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preventing loss of sharpness, color and contrast when uploading to Photo.net


timzeipekis
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<p>Since we all view the website through different monitors, this may be a difficult question to answer. I work off a calibrated monitor and Use Lightroom for basic processing and CS3 for final work. I'm very happy with how my images look in my editing software in regards to color, contrast and sharpness. I often am disappointed though when I upload my photos to Photo.net. They seem to dull a bit. The sharpness softens, the color dulls and the contrast seems to fade a bit. I know that images take a bit of a step back when uploading to the web, so I was just curious if anyone has any advice when uploading to the site. Do you step up the color a bit, or go a couple extra steps over with the contrast, etc. I'm curious to know your routine for web prep. Thanks for any responses and advice!</p>
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<p>Yea, Tim right click and choose you browser as the viewer... When you down size in CS3 are you choosing Bicubic Sharper from the options menu.<br>

I have found that batching, Jpegs from Bridge or lightroom does not make the best jpeg results and have gone back to doin' by hand for web use.<br>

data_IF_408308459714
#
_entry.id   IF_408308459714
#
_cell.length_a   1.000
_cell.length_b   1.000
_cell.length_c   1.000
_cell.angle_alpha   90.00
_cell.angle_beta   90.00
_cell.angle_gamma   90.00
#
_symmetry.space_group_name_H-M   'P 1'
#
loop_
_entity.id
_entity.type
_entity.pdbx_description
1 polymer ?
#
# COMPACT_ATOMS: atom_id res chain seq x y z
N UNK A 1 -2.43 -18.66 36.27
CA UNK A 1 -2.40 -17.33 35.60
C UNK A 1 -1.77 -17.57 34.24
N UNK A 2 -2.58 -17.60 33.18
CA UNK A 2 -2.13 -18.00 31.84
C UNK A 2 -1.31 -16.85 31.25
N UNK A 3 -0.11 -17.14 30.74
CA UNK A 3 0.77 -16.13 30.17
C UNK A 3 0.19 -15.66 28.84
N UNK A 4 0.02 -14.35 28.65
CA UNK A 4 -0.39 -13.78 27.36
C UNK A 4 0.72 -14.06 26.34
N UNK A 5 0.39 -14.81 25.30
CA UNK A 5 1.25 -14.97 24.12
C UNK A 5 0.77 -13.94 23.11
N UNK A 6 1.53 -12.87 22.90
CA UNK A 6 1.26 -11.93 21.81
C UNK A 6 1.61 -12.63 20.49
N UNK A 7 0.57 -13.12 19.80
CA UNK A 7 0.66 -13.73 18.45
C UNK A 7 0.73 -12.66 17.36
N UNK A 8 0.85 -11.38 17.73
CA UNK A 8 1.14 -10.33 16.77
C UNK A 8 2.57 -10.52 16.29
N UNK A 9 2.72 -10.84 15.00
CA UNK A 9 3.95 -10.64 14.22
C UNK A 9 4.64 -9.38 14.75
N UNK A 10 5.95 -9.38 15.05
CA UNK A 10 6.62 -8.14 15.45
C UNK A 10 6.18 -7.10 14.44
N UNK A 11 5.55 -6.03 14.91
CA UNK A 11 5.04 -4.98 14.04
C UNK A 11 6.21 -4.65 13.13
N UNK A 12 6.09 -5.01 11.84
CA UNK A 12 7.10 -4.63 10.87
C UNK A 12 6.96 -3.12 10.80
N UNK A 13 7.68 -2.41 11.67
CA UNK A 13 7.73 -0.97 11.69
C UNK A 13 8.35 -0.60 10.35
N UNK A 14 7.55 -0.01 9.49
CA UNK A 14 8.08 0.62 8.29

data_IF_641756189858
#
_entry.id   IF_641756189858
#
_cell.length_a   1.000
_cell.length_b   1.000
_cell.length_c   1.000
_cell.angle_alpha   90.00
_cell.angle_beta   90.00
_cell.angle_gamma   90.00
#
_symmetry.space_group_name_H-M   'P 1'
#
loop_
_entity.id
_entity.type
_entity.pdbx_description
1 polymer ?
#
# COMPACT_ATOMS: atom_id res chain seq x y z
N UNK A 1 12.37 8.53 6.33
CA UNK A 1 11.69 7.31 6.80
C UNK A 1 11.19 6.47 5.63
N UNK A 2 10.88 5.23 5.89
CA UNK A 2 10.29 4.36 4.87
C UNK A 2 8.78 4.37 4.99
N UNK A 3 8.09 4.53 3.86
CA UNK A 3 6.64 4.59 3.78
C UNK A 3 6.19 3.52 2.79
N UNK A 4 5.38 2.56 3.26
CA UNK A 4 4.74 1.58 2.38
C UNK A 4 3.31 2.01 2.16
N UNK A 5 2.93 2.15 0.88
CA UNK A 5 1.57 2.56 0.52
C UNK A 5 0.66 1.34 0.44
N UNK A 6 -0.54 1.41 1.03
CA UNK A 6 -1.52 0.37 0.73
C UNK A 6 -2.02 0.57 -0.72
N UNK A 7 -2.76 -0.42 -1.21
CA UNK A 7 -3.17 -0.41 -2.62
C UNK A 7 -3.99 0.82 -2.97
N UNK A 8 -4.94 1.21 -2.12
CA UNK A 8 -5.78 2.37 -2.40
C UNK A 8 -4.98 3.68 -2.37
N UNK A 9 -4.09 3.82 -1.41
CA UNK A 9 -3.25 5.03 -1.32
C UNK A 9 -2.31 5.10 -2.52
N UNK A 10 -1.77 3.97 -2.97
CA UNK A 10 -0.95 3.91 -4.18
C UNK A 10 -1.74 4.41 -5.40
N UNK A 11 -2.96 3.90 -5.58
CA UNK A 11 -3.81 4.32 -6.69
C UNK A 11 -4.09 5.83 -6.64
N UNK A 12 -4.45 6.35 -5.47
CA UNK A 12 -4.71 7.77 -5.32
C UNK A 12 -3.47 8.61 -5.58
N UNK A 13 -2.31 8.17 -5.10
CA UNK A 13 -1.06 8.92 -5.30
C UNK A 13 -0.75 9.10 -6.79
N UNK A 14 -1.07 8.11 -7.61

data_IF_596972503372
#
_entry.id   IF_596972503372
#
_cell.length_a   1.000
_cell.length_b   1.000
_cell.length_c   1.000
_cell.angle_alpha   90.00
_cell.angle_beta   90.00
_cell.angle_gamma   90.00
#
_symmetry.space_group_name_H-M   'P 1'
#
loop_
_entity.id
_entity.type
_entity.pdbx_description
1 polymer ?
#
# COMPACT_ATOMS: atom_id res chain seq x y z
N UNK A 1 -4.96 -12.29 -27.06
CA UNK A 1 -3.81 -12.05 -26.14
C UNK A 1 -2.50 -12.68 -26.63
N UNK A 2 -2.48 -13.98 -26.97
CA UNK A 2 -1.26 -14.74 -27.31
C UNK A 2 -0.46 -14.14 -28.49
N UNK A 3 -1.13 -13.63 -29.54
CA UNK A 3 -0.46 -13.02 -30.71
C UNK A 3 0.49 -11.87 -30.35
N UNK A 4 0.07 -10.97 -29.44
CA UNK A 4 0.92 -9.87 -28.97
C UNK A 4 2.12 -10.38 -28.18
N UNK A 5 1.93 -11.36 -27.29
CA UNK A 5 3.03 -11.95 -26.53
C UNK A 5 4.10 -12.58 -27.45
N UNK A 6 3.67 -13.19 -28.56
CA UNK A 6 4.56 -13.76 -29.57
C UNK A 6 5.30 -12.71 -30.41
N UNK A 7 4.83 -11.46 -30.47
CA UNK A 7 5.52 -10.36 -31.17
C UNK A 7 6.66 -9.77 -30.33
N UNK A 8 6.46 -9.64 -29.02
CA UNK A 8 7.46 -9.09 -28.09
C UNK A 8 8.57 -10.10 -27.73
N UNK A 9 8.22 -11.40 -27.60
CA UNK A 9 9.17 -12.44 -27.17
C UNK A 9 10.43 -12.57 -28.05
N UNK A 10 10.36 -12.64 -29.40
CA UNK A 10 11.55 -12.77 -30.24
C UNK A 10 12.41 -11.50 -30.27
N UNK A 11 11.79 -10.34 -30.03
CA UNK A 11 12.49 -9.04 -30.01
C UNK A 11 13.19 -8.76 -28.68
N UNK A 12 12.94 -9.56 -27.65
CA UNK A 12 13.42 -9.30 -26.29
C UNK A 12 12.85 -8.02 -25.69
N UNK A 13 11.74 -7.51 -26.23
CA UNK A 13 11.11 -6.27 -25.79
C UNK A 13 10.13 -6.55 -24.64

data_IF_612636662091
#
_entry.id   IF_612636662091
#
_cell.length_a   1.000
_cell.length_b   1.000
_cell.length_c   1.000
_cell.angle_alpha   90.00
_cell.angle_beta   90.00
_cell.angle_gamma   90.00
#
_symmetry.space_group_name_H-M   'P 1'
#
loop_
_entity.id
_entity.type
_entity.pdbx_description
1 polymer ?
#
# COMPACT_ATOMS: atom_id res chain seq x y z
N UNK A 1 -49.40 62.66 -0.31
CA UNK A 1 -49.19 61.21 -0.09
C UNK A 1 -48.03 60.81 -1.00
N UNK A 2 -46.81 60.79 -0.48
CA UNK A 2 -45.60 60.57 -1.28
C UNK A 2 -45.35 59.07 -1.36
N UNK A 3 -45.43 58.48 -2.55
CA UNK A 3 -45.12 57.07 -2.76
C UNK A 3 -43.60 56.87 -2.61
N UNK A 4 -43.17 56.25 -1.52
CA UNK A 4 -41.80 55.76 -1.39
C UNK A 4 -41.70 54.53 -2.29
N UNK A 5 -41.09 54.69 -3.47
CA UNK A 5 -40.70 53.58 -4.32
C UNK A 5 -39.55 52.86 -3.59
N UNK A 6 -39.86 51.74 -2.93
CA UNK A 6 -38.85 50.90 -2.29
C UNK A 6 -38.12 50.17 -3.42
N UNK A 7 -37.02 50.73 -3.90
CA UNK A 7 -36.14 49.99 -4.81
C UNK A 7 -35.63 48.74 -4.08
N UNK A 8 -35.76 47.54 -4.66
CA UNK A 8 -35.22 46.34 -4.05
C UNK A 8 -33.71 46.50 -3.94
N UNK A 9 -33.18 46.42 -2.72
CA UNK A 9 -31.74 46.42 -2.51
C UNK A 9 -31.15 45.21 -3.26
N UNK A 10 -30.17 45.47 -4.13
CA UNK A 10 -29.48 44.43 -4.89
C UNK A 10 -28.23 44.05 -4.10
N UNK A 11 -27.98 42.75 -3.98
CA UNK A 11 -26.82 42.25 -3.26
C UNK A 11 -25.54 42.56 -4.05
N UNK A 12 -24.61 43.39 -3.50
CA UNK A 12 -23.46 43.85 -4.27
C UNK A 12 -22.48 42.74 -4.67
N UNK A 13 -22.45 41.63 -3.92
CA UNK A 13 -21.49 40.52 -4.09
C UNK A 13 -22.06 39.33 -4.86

When I finish an image I save the PSD in 1 folder below the raw images, then flatten image, do final sharpening and save as full size JPEG or TIF (depending on use) then make the web JPEG from the Flattened Sharpened Image(sometimes a light curves adjustment.)</p>

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<p>Well, you're not mentioning which computing platform you're on, so the details are a little hard to guess.<br /><br />Just open up a web browser, and in the address bar, type in the full local path to that jpg. You may also be able to drag-and-drop the image from file system window over to the web browser. Again, it depends on whether you're a Mac or a Windows person.<br /><br />The reason for this test? To see if your web browser is handling color space the same way as your editing software. Are you creating web-ready JPGs using the sRGB color space? If, for example, you were using the Adobe RGP space, then the browser - if it's not color-profile-aware - would indeed default to sRGB, and make your images look dull.</p>
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<p>I just had a thread about a related concern. </p>

<p>Take a look at the thread titled, "Difference between the image I uploaded and what is displayed" in the photonet help forum (http://www.photo.net/site-help-forum/00V0jr). I was surprised to see very annoying JPG artifacts on images having a high degree of local contrast, even though the artifacts clearly weren't present on the files that I had uploaded. For the record, I wasn't having any significant problems with loss of saturation or loss of global contrast, just that the artifacts from photo.net's jpg compressor were making images I submitted with lots of detail at high spatial frequencies come out looking sort of like they had been severely oversharpened.</p>